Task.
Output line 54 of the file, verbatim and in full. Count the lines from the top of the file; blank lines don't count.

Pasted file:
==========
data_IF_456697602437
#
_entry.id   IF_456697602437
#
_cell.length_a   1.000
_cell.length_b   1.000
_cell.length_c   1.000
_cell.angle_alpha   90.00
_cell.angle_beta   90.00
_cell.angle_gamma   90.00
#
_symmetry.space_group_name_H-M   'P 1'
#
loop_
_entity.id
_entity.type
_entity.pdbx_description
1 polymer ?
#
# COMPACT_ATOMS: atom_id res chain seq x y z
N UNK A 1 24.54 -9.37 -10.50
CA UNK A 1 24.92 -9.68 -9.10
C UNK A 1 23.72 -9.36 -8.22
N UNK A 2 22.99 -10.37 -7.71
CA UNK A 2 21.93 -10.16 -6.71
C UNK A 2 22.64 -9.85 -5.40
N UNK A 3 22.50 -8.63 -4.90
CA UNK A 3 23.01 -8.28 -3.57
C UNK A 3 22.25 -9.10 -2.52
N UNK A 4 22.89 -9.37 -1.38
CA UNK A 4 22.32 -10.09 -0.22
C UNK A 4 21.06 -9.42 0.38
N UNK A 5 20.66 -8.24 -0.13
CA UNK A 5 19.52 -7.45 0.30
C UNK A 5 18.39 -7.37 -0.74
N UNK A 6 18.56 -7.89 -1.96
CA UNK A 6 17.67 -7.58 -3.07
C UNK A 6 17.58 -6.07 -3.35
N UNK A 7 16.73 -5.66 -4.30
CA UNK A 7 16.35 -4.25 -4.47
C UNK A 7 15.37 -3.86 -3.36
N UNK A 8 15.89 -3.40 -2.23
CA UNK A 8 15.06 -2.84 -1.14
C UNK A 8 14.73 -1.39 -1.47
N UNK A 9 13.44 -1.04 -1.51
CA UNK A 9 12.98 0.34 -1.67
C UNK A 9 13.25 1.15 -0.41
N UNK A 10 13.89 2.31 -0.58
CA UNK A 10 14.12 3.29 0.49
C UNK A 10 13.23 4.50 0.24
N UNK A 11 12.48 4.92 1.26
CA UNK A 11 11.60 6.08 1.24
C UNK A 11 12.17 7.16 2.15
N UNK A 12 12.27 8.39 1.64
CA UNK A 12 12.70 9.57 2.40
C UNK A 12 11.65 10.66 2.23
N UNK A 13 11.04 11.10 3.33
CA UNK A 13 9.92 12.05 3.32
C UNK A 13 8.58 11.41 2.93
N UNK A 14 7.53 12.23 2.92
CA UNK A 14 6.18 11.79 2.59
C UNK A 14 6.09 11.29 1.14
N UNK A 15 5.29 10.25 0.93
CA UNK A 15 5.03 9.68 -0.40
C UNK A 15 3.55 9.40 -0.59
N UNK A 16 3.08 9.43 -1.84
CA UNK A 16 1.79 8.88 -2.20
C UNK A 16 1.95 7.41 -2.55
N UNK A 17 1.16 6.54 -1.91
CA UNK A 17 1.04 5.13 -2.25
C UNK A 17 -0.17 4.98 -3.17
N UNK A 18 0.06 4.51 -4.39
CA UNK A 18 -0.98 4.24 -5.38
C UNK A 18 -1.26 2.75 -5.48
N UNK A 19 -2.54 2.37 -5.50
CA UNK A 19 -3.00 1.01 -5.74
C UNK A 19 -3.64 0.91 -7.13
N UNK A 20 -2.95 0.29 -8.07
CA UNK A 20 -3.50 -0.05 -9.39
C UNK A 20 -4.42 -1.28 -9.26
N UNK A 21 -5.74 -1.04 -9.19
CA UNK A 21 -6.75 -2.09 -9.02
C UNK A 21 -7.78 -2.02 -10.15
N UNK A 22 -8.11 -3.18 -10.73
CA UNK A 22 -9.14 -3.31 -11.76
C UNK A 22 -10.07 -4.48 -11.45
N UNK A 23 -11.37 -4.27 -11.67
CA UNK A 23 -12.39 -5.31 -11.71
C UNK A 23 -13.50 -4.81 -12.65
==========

N UNK A 12 12.27 8.39 1.64